Music faculty members and husband and wife Sam Nichols and Laurie San Martin have known cellist David Russell for 20 years, and they’ve been writing music for him nearly that long.
Nichols' newest piece for Russell, “This Is Not a Toy For a Child,” will have its first performance by the UC Davis Symphony and Russell on Nov. 21. The concert is at the Robert and Margrit Mondavi Center for the Performing Arts at UC Davis.
Russell, Nichols and San Martin met while they were students at Brandeis University in the 1990s. They each have written three pieces for Russell, who is a lecturer in music at Wellesley College.
“We go way back,” Nicholas said. “He and Laurie hit it off and then the three of us became close friends. David was interested in weird things we weren’t studying and played these bizarre pieces that for us were very broadening.”
Nichols proposed the cello concerto to orchestra music director Christian Baldini several years ago. His earlier pieces for Russell had been for solo cello and a cello trio; they were both excited about creating a work for orchestra and cello.
“We've really been talking about making this piece happen for 15 years at least,” Russell said. “The work that Sam and I have done together on other pieces has really been warming up for this one.”
The piece is a memorial to Nichols’ grandfather who died in 2009. His grandfather was an antique dealer specializing in toys. Near the end of his life he sent a small windup toy bird to Nichols and San Martin as a gift for their two daughters. The side of the box clearly stated “This Is Not A Toy For A Child.”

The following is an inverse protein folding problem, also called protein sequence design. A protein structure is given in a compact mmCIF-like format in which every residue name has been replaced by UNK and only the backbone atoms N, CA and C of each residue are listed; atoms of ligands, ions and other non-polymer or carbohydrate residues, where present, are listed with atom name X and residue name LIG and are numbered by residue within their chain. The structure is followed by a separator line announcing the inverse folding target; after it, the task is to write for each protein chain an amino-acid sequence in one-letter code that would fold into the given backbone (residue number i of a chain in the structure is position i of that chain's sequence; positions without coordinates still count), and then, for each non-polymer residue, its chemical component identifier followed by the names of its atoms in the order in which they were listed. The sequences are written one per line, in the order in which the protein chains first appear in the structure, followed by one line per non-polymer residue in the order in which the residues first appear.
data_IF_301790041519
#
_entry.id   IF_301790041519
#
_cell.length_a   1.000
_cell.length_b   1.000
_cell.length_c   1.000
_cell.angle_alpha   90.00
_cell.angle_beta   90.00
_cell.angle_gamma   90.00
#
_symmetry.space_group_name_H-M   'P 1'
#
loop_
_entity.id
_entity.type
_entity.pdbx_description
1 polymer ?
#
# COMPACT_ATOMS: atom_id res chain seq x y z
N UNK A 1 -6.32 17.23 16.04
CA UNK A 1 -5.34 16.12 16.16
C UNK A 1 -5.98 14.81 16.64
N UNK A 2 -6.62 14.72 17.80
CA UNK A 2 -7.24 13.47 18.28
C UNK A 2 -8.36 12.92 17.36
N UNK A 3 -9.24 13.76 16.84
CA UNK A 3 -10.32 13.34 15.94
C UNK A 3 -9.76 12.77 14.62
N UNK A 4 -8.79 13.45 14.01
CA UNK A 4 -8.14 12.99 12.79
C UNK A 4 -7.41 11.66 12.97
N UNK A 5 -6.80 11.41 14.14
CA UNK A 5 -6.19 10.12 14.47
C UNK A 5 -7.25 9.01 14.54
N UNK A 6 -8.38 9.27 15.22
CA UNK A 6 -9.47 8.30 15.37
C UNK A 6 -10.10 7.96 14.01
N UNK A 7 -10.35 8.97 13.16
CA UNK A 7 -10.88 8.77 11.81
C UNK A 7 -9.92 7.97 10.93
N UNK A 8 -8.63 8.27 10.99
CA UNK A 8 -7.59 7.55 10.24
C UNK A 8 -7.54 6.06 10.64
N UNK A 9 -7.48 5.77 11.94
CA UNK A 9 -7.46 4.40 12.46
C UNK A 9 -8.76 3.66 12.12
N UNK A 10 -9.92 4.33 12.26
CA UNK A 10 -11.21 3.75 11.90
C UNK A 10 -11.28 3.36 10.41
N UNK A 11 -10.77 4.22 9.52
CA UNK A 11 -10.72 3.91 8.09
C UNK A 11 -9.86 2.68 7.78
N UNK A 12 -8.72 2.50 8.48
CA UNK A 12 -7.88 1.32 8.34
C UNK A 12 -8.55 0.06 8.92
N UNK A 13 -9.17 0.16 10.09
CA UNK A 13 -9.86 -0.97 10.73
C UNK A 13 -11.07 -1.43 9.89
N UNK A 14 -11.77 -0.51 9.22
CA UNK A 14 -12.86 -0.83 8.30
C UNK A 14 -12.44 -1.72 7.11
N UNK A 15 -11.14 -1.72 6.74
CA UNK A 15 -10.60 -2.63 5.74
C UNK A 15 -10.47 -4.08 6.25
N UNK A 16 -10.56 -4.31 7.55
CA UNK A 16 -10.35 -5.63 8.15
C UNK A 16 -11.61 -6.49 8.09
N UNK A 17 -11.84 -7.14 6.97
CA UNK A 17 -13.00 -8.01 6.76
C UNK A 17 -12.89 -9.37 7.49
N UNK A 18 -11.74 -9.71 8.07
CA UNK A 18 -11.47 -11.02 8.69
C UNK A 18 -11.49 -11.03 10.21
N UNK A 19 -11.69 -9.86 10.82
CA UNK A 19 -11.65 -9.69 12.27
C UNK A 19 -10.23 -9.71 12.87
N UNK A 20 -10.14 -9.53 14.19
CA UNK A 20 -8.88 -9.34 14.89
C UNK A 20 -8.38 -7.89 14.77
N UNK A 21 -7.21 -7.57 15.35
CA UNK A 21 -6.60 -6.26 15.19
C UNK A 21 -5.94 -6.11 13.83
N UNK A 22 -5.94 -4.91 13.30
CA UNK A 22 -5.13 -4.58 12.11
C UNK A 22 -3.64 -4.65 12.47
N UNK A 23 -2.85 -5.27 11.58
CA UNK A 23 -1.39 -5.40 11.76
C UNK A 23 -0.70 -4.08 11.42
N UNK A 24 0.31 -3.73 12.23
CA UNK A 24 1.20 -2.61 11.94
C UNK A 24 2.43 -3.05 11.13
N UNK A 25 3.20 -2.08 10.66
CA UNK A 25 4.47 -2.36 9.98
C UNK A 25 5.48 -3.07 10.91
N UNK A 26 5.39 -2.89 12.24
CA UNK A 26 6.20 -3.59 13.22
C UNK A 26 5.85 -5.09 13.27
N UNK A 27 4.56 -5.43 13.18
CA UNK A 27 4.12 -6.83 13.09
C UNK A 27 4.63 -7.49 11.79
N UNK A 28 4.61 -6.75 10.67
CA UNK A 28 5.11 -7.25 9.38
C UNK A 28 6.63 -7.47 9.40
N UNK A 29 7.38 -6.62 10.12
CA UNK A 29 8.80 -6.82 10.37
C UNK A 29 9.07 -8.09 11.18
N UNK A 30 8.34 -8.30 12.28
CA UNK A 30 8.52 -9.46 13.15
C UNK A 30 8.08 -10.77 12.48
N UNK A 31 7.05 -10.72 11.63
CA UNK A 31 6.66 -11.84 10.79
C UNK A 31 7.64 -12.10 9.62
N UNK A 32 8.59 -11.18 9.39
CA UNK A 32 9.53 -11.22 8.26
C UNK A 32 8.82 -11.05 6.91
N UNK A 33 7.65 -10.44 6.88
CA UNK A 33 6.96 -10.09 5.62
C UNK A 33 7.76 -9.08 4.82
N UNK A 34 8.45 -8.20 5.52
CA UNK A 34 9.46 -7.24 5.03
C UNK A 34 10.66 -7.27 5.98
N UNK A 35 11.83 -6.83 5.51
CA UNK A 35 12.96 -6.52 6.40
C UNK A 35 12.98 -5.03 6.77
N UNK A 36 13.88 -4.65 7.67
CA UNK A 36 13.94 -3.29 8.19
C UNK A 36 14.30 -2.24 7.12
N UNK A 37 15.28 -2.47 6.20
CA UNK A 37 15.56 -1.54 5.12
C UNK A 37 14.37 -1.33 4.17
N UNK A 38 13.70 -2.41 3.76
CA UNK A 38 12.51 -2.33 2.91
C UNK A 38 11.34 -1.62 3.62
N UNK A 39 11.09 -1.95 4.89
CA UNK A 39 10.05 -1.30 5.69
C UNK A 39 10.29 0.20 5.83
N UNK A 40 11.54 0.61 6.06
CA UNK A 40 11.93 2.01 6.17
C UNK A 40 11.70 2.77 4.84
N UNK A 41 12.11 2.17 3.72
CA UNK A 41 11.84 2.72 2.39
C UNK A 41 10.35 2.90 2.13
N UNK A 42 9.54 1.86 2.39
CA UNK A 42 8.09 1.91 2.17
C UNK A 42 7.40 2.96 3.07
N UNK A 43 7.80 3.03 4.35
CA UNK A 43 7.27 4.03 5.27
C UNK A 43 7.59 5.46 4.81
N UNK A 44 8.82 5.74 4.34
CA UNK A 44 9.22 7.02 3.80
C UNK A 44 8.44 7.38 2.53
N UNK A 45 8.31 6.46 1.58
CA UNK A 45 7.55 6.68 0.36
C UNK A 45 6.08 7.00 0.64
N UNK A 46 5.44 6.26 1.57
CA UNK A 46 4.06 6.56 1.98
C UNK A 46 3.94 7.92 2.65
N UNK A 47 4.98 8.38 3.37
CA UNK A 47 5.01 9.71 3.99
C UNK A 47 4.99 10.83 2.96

“I thought it was wonderfully ironic and funny,” Nichols said. “And I liked the idea of a warning label as a title for a piece of music.”
It also seemed like a good title for a piece for Russell, who also has young children.
“On some level it reflects the interaction between children and parents, and teachers and students,” he said. “This also parallels the interaction within an orchestra between players, soloists and conductors. All the music is fairly simple and straightforward, but it is fragmented and put together in a complicated manner.”
“Sam is such a close friend that it's hard for me to comment precisely on what pleases me in his music,” Russell said. “He's done some things that really exploit the huge color and emotional range of the instrument, and I absolutely love that.”
Since 2009, all six music composition faculty members have written a work for the orchestra.
Also on the program are “Les offrandes oubliées” (The Forgotten Offerings) a 1930 work by Olivier Messiaen and Jean Sibelius’ Symphony No. 3 in C Major from 1907.
— Jeffrey Day, content strategist in the UC Davis College of Letters and Science